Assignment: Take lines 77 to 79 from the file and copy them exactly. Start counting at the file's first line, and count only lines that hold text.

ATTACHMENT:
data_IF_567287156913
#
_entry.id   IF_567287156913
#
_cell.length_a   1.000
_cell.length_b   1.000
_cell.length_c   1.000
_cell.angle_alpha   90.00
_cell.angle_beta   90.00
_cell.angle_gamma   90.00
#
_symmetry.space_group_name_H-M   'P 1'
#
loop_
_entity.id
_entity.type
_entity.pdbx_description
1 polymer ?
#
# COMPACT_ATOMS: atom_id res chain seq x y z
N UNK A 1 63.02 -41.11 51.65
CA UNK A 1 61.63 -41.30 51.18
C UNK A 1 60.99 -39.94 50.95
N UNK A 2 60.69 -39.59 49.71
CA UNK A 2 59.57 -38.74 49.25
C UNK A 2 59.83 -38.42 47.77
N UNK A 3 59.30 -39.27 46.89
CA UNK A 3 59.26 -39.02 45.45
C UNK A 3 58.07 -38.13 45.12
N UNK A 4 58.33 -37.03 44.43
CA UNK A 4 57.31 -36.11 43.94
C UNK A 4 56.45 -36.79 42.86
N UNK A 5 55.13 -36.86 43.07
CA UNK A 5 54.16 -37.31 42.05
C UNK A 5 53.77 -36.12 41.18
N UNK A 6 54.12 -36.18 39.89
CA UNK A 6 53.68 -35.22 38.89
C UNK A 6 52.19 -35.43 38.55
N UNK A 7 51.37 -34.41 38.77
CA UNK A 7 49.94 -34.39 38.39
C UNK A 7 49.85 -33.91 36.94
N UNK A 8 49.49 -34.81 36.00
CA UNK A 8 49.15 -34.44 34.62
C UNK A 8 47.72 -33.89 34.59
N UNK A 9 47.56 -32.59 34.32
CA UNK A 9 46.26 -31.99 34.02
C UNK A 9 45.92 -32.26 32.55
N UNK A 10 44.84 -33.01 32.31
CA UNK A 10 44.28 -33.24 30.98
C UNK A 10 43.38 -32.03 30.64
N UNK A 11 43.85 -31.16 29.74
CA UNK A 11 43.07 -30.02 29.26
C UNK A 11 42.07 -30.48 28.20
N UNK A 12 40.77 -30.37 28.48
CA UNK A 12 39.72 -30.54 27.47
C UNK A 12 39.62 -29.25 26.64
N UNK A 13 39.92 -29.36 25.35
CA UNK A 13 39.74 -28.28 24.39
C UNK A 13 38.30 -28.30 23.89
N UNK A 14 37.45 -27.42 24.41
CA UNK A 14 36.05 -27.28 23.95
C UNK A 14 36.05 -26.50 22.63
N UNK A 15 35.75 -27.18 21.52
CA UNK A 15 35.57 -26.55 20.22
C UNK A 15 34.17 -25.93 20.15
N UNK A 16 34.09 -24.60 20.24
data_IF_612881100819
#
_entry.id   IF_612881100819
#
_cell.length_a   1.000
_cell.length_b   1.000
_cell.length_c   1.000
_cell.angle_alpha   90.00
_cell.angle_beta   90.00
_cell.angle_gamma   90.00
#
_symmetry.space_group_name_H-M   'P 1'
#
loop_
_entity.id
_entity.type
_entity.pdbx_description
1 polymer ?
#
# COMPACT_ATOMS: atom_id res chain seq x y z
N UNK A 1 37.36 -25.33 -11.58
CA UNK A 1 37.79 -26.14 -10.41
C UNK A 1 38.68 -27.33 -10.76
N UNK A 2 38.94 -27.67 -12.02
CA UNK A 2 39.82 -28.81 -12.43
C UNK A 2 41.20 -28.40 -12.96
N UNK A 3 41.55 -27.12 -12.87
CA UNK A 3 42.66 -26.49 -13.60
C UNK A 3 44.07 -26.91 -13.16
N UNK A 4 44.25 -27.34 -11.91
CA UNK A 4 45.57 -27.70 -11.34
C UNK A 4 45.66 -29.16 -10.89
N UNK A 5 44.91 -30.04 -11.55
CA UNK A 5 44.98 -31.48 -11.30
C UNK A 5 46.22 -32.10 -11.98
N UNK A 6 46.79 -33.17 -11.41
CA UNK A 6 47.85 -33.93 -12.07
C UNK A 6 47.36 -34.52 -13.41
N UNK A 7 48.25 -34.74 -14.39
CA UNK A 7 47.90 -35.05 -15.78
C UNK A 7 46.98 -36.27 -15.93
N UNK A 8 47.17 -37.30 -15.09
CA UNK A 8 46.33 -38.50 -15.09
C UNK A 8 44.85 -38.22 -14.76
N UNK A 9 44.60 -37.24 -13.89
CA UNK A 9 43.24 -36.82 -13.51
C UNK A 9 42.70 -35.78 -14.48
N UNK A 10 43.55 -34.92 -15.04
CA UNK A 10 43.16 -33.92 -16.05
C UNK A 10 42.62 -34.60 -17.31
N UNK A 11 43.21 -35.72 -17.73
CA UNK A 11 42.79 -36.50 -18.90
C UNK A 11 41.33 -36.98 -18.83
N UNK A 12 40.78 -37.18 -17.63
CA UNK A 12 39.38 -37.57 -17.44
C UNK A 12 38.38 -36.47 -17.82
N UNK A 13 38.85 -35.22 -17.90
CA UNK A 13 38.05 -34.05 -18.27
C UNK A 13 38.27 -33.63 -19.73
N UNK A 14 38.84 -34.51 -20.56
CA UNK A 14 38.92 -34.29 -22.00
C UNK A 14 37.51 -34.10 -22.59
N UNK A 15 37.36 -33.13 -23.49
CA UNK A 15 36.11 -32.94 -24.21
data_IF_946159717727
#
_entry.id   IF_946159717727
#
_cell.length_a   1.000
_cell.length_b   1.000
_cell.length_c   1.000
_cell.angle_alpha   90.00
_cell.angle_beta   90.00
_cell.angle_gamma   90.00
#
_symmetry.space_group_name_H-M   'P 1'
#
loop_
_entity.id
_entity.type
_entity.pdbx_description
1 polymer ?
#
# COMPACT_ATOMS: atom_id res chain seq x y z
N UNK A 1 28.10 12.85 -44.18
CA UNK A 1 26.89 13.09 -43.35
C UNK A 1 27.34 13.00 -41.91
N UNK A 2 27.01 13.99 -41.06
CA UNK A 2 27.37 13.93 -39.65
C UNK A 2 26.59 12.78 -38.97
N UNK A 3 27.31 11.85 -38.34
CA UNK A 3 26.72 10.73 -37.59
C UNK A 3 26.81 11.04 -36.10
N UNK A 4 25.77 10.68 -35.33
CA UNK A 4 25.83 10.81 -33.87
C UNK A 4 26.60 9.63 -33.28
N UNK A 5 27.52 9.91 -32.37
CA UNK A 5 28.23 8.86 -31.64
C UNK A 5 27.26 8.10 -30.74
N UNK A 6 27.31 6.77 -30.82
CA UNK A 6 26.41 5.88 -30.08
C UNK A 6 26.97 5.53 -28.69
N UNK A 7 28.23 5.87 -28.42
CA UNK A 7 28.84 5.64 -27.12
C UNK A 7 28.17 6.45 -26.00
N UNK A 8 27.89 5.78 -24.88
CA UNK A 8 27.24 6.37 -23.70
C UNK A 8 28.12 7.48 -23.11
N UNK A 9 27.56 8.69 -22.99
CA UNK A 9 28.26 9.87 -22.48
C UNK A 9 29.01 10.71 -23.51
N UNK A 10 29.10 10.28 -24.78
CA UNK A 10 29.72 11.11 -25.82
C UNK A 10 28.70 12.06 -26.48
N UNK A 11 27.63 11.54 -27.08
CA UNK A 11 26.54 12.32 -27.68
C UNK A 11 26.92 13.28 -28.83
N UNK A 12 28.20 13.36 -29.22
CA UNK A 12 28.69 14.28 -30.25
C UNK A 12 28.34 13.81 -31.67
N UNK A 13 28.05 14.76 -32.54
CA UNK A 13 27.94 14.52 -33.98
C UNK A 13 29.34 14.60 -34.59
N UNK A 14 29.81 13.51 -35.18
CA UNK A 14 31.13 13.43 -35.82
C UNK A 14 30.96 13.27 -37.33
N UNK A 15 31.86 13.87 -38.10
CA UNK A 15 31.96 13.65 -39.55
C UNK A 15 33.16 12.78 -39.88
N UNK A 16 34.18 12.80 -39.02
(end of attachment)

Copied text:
#
_symmetry.space_group_name_H-M   'P 1'
#